PolitiPop has returned!
Yes indeed, after a few solid weeks of rest and relaxation, travel, and a slew general summer activities, PolitiPop is back and ready to bring you the best in politics and pop culture. Looking back at the news from our time apart its pretty clear — the apocalypse may very well be upon us.
Ok, I’m exaggerating, I don’t believe in Revelation’s, but here’s a few stories from the last couple of weeks that could make one think (wish?) it were the end-of-days:
– Congress and President Obama finally came to a deal on raising the debt ceiling… by leaving the “job creators” (a.k.a the wealthy folks) alone with their cash and slashing federal spending, with the promise that more cuts are to come at the discretion of a Super Committee, where entitlement programs, like Medicare and Social Security, and the defense budget are all on the table.
– Following up the debt deal the U.S. loses its AAA rating from S&P; it’s unfortunate for Obama that this happened on his watch, but with outrage set firmly against the ratings firms (who are said to have botched calculations) and Congress’ petty bickering along party lines, it seems like the blame is being pretty well spread around.
– London’s burning; this is not a reference to The Clash.
– Texas Gov. Rick Perry throws his ten gallon hat into the ring for 2012. Back in June, The Texas Tribune ran a very informative piece detailing why the Republican and frequent First Amendment violator, should not run for president. Why God, why?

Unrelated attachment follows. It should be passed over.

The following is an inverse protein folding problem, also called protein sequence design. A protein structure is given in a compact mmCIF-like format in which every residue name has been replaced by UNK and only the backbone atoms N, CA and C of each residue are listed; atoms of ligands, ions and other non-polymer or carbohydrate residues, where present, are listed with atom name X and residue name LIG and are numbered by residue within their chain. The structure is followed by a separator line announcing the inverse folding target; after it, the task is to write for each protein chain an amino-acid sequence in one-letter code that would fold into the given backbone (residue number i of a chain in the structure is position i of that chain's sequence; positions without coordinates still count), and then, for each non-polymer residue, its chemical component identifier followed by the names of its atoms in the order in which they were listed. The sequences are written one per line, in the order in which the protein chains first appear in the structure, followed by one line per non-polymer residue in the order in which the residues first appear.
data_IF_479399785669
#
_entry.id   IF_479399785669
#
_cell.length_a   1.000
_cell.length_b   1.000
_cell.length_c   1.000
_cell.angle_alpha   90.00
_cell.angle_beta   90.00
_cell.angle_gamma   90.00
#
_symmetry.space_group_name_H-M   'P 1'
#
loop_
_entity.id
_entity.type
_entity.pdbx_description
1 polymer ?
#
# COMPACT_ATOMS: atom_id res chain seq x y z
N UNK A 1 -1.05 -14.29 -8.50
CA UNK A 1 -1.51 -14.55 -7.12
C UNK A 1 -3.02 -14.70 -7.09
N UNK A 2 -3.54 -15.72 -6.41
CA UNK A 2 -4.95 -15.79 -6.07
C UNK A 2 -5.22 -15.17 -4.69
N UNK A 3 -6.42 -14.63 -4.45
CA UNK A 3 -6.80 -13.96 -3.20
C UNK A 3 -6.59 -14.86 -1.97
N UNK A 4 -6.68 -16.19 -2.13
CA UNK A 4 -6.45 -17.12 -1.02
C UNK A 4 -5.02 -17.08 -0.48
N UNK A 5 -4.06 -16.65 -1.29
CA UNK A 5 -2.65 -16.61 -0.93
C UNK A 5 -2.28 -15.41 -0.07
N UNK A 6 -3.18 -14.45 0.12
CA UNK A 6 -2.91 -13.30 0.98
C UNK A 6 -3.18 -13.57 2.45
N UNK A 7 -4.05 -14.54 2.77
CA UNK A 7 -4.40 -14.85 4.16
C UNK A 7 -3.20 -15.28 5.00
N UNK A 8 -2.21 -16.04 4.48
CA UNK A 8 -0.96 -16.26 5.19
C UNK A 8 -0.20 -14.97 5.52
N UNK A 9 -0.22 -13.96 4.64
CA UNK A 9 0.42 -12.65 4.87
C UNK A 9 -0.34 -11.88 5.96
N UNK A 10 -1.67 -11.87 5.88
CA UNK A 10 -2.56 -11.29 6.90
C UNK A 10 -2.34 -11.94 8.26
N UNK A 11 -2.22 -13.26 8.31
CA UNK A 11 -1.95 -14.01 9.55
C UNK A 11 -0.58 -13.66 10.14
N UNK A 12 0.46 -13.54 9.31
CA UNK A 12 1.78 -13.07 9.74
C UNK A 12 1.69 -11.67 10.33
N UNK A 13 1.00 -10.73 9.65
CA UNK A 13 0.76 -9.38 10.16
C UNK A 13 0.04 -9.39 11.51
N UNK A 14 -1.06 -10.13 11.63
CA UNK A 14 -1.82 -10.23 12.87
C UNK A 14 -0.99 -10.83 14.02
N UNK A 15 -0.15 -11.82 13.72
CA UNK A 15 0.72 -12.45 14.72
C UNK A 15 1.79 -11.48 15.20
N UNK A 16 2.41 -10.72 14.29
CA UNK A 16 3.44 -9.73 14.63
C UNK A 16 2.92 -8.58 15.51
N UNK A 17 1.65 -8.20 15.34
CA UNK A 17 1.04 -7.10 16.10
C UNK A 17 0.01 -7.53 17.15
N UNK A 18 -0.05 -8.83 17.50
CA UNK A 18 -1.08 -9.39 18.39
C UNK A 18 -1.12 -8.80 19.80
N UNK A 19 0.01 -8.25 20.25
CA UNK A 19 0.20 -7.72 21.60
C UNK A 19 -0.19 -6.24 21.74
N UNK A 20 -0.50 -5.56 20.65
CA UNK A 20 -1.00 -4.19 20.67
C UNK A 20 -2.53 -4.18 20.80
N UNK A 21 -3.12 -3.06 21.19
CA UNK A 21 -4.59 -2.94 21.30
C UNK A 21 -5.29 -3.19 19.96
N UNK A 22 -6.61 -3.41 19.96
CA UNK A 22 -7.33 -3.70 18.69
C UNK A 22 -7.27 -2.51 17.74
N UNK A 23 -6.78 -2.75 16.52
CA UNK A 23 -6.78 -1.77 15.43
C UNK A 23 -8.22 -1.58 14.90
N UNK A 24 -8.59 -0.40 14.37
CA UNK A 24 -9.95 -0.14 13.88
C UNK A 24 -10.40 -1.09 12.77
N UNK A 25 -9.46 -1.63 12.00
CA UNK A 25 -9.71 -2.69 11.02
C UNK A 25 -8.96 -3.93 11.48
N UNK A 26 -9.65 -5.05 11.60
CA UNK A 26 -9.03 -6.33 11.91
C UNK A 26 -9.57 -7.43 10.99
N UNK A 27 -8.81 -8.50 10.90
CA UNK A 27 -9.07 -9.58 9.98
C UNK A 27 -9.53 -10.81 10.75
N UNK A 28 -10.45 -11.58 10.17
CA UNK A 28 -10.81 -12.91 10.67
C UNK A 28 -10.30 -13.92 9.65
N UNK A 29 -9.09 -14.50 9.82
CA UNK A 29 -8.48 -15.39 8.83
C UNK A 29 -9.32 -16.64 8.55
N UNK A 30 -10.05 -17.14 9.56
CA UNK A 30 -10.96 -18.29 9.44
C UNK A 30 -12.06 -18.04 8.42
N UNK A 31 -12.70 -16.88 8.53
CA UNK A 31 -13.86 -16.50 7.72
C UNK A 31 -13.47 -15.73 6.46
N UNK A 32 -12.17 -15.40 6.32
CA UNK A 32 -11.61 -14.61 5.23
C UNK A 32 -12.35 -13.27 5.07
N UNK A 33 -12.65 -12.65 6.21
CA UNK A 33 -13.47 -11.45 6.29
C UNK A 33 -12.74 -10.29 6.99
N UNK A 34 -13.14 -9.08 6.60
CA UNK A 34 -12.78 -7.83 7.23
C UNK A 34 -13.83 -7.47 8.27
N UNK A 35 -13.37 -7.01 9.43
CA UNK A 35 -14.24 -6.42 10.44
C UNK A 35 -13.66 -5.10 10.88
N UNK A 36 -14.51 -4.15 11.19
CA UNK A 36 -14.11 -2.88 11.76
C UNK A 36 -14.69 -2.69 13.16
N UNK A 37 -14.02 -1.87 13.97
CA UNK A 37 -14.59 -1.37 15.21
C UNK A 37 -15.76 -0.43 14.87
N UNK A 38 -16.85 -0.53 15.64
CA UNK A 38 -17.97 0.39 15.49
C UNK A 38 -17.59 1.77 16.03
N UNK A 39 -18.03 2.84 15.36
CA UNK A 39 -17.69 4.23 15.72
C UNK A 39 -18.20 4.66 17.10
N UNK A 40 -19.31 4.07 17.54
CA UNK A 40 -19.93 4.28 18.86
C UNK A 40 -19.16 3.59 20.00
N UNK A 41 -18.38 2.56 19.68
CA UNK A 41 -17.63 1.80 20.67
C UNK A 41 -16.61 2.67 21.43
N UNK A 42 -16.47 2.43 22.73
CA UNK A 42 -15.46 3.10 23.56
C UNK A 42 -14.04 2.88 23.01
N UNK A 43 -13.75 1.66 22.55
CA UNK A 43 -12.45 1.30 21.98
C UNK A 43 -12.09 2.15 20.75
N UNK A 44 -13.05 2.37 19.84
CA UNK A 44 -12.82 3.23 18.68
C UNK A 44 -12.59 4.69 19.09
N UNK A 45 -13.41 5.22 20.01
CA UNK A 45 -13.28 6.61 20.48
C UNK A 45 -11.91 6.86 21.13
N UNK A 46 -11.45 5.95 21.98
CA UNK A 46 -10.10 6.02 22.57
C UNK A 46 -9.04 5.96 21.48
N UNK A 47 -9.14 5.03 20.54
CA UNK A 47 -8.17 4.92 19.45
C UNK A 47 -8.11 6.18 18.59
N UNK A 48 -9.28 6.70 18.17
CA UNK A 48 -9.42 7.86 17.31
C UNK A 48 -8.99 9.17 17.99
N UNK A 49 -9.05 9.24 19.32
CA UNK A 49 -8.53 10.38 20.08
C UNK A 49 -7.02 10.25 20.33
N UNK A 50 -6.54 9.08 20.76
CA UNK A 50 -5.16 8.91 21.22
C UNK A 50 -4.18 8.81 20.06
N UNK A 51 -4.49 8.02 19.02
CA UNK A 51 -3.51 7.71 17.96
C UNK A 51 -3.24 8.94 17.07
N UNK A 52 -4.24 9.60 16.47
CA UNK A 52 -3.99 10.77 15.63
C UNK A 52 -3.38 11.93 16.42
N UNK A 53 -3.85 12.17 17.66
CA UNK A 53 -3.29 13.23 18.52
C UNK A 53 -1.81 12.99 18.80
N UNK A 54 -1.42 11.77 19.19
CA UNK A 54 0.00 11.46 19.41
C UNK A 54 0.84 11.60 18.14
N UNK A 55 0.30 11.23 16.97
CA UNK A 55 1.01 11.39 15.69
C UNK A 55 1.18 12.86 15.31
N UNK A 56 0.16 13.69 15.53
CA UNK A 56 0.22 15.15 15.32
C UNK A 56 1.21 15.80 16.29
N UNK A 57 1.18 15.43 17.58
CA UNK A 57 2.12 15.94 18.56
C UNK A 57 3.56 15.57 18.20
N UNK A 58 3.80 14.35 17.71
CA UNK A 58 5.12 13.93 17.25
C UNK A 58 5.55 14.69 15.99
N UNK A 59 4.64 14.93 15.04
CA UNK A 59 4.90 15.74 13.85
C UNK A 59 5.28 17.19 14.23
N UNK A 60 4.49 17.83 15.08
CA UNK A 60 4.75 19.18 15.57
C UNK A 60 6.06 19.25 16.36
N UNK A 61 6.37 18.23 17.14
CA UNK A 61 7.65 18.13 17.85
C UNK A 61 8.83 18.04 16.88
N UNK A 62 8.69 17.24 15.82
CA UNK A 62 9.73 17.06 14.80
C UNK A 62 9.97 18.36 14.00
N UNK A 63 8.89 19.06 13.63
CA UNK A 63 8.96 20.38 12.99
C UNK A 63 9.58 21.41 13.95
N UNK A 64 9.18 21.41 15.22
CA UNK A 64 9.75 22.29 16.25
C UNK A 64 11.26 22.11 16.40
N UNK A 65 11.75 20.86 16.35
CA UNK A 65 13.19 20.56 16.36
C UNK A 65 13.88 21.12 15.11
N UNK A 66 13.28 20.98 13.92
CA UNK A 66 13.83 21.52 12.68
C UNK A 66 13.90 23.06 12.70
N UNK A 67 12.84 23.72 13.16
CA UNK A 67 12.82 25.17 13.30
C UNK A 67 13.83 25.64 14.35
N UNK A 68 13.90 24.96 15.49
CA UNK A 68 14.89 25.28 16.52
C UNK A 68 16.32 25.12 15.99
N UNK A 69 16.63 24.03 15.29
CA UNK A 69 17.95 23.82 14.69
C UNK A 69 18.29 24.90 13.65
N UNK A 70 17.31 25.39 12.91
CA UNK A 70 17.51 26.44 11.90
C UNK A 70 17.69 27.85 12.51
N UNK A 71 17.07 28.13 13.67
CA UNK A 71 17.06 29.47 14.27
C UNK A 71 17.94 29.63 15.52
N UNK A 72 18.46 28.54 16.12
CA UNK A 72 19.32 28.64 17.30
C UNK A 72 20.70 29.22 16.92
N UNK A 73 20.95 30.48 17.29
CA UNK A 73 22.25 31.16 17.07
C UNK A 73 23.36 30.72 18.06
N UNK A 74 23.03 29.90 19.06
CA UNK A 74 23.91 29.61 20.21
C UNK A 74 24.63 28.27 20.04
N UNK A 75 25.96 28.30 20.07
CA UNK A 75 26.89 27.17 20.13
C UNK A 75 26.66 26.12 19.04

– Newsweek ran this extremely horrifying cover featuring Michele Bachmann. No, seriously God, why?
On the upside, if you want to call it that (and I do, I loved the movie), Harry Potter and the Deathly Hallows, Part 2, grossed over $1.2 billion worldwide, making it the 3rd highest grossing film of all time. Moviegoers flocked to the theaters to watch the wizarding world finally break free from He Who Must Not Be Named, briefly escaping the endlessly depressing news reports inundating every facet of our lives, but our Muggle troubles are nothing compared to what the Ministry of Magic is now facing post-Voldamort. Foreign Policy ran a fascinating piece looking at the long road ahead for the wizarding community.
Finally, I spent last weekend in Chicago, attending the city’s yearly music festival Lollapalooza. Despite the torrential rain and the ankle-deep mud, acts like the Foo Fighters, DeadMau5 and Cold War Kids played on for the dirty-yet-enthusiastic crowds. One performance that stood out was Damien Marley and Nas; their plea for unification was moving especially in the song, “Leaders,” when they asked for all to stand up and lead, not just in politics but in life, singing, “Oh leaders, let’s all change the world.”
And then, I kid you not, a rainbow appeared.
This morning The Donald went on Fox and Friends to explain why he thought congressional Republicans should reject any plan brought to the table by Obama and the Dems: “Frankly the Republicans would be crazy unless they get 100% of the deal that they want right now to make any deal…If this happens, for instance if this stuff is going on prior to an election, he can’t get reelected”
Brian Kilmead pointed out that contrary to Trumps views, recent polls indicate that in the event that the US government should default on August 2, the majority of Americans would blame the Republicans. Trump countered, saying, “… I don’t care about polls. When it comes time to default, they’re not going to remember any of the Republicans’ names. They are going to remember in history books one name, and that’s Obama.”